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Influence of a single axisymmetric asperity on surface stresses during dry rolling contact
KTH, School of Engineering Sciences (SCI), Solid Mechanics (Dept.), Solid Mechanics (Div.).
KTH, School of Engineering Sciences (SCI), Solid Mechanics (Dept.), Solid Mechanics (Div.).ORCID iD: 0000-0001-6896-1834
2007 (English)In: International Journal of Fatigue, ISSN 0142-1123, E-ISSN 1879-3452, Vol. 29, no 5, 909-921 p.Article in journal (Refereed) Published
Abstract [en]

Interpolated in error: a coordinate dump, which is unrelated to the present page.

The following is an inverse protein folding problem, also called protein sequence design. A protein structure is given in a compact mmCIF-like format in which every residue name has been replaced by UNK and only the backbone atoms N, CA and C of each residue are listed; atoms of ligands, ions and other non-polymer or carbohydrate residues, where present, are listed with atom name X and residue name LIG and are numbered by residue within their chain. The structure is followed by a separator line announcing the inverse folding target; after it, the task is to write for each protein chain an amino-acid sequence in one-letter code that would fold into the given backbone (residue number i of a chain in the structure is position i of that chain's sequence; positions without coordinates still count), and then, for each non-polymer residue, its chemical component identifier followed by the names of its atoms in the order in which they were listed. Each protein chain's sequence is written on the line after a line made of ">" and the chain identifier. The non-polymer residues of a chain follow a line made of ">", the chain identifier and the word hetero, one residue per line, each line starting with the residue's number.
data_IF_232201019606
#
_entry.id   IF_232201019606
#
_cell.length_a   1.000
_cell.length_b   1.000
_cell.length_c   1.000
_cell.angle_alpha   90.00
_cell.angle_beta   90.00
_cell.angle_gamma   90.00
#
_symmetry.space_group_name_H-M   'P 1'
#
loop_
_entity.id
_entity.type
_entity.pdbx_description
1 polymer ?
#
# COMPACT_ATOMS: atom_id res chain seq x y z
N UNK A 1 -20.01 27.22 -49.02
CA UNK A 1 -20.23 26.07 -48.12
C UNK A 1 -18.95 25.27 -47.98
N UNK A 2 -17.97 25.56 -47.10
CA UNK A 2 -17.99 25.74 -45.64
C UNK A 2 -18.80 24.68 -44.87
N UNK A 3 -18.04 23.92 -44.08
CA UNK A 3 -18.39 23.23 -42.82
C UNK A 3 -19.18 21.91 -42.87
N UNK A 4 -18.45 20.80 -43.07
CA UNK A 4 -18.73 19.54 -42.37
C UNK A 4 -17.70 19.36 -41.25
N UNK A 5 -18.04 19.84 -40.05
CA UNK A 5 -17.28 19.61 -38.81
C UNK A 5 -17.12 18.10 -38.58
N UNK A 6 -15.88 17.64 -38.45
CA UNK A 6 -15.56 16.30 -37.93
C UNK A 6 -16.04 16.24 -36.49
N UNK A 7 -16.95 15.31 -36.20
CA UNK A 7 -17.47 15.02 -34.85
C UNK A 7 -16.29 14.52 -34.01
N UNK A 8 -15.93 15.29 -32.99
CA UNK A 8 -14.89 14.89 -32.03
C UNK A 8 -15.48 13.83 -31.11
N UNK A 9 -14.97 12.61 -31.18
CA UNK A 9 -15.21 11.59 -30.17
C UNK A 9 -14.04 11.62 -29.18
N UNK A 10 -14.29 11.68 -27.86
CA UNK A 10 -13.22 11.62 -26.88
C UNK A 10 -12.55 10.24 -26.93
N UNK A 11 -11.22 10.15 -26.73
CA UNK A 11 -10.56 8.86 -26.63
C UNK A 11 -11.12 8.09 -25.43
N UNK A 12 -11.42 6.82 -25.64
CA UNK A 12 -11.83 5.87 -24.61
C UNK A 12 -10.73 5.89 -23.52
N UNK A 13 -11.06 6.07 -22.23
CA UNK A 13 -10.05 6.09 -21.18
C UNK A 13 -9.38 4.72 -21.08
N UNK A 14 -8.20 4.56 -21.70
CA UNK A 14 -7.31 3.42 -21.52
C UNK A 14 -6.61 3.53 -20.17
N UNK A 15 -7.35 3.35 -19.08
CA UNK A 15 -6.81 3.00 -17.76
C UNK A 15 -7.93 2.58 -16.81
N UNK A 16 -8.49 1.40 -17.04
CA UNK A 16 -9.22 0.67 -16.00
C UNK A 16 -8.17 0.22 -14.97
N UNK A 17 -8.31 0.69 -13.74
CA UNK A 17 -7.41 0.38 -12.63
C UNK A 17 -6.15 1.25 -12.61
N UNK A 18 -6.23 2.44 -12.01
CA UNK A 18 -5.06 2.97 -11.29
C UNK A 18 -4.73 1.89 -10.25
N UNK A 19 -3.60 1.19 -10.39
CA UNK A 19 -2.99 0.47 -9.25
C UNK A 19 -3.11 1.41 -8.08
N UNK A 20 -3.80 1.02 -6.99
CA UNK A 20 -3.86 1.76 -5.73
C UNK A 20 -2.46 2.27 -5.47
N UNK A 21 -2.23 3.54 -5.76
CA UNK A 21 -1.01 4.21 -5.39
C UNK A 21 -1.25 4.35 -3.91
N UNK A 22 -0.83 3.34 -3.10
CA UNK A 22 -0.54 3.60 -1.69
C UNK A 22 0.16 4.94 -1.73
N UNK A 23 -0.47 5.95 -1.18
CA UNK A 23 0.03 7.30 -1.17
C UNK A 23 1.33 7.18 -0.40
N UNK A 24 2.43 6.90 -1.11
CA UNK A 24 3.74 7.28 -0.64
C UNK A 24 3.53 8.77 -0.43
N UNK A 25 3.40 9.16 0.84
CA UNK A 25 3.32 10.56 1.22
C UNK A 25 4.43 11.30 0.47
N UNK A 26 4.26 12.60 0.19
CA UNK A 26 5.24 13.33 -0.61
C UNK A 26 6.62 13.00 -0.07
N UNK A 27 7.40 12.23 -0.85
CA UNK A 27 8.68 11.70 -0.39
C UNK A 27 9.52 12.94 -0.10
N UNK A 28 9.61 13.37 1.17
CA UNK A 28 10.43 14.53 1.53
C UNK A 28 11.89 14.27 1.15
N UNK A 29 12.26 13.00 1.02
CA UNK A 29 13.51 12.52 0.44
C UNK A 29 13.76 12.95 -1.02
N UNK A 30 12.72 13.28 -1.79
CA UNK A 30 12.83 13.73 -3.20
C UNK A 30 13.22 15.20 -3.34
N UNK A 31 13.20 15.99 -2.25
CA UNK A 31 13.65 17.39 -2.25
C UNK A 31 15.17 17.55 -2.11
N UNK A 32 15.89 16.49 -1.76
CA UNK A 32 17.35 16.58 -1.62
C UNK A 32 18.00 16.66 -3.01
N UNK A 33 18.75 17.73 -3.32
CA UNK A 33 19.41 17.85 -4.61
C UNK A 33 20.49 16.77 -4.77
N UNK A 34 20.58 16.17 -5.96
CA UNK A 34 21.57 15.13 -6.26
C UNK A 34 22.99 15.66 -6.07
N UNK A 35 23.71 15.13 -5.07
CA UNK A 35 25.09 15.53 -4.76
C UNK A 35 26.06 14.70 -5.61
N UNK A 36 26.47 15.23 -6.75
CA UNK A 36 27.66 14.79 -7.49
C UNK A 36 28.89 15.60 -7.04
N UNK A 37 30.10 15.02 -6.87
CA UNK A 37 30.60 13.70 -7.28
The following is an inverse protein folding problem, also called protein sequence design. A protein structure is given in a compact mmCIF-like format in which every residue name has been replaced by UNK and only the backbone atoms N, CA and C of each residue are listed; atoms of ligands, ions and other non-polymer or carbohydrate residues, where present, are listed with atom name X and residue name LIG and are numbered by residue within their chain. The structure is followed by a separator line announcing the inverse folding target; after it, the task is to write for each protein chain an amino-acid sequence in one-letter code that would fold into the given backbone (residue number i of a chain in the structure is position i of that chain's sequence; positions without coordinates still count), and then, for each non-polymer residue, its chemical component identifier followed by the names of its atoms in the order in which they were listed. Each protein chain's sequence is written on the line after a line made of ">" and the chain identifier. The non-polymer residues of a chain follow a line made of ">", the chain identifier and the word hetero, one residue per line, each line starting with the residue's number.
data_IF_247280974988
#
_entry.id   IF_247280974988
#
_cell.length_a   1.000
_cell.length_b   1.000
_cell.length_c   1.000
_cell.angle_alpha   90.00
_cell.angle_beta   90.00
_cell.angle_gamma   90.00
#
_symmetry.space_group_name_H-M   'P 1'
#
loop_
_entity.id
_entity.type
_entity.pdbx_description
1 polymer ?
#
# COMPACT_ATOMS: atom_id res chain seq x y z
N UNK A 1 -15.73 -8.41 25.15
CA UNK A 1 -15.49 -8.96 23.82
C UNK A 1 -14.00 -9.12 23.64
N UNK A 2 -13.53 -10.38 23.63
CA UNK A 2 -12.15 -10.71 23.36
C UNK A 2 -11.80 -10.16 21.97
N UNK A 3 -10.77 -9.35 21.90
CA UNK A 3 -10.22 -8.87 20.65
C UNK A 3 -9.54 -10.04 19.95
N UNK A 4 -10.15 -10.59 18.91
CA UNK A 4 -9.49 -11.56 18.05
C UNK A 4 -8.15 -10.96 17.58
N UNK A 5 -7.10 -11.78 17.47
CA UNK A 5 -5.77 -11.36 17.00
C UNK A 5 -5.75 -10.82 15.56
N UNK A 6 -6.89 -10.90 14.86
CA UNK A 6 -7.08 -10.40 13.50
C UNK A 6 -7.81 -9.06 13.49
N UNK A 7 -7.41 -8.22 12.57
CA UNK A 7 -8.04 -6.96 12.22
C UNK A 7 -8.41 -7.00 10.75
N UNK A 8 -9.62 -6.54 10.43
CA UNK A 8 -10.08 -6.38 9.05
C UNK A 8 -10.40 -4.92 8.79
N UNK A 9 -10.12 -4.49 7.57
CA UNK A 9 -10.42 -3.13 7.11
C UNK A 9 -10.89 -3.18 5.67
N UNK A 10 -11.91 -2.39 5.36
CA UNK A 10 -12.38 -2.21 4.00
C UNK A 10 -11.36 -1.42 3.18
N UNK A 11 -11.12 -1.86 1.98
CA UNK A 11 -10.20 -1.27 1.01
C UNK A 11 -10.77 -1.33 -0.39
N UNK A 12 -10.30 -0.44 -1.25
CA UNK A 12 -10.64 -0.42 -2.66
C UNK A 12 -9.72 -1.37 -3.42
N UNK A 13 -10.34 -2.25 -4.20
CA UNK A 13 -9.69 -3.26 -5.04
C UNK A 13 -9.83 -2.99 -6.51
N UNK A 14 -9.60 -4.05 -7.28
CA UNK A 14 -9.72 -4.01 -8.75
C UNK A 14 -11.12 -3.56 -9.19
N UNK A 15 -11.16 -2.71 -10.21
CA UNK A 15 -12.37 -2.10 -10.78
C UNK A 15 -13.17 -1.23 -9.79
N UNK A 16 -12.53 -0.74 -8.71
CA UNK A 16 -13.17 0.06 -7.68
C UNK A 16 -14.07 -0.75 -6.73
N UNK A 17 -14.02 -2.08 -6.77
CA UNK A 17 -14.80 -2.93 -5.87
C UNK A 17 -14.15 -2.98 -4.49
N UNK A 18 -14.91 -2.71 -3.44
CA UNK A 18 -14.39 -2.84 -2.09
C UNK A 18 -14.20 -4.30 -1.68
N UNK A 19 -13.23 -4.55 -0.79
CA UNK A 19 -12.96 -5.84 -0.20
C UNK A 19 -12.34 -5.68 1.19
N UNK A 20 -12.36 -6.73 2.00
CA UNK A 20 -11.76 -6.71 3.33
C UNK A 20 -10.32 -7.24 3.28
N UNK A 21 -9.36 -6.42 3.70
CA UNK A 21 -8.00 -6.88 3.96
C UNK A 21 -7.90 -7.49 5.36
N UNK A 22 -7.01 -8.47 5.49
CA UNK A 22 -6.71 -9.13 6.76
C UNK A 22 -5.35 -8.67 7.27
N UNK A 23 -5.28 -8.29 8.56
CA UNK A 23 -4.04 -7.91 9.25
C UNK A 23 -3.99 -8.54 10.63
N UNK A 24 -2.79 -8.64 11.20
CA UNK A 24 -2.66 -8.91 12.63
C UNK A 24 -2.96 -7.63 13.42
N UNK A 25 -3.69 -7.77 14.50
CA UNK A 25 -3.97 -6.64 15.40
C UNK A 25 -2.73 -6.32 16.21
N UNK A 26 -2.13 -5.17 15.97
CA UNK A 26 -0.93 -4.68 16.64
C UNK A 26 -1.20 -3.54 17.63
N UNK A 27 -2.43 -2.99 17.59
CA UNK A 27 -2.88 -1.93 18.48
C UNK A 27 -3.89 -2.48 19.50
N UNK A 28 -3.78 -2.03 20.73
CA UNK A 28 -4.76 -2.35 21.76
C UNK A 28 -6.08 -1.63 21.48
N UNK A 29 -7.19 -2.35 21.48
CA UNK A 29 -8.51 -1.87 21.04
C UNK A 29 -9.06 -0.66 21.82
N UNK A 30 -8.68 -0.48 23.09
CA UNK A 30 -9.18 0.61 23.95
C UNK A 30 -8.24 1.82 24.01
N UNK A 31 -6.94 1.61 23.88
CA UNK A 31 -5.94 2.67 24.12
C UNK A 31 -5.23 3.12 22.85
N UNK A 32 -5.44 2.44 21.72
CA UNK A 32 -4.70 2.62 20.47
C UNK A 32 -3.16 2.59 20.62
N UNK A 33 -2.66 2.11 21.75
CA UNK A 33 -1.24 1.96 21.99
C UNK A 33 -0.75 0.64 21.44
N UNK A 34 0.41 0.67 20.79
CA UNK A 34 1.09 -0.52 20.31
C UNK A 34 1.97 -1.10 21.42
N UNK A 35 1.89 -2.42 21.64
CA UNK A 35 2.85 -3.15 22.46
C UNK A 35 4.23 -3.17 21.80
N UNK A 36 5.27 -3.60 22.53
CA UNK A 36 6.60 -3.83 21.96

The effect from contact loading of some single axisymmetric asperities as a potential mechanism for surface initiated rolling contact fatigue was investigated numerically using FEM. Computational results were compared to properties of some rolling contact fatigue craters, or spalls, in the teeth surfaces of four driving gear wheels. The gears were geometrically identical but had experienced slightly varying load conditions. The residual surface stresses of a used teeth with spalls were measured using the hole drilling technique. The combined cylinder asperity contact was first modelled with a stationary model in which an asperity was introduced at the contact rim. By varying asperity height, width, position and contact load dangerous asperity configurations were sought for. The gear contact close to the rolling circle was modelled as two rolling cylinders. A single asperity was introduced into the contact surface of one of them. Due to the presence of the asperity a three-dimensional contact model was required. The simulation included residual stresses from heat treatment and plastic deformation due to the first roll cycle. Thus, the stress results were computed from the second roll cycle. The important overall conclusion was that a single asperity may serve as a stress raiser in the contact surfaces. Furthermore, the computed values of the increased surface stresses were comparable to those that are reported in the literature to give cracks. Example of dangerous asperity dimensions were noted and changes in residual stresses from moderate plastic deformation during rolling were estimated. The asperity deformed plastically during over-roll but remained sufficiently high. The trajectory of the largest principal stress was computed, starting from the position in front of a loaded asperity with maximum tensile stress. The trajectory was compared to the spalling entry angle of a representative spall. For some asperity-cylinder configurations a convex region with large stress was found in the surface. The presence of such a convex stress region was compared to the convex shaped of the spalling tip that sometimes could be found.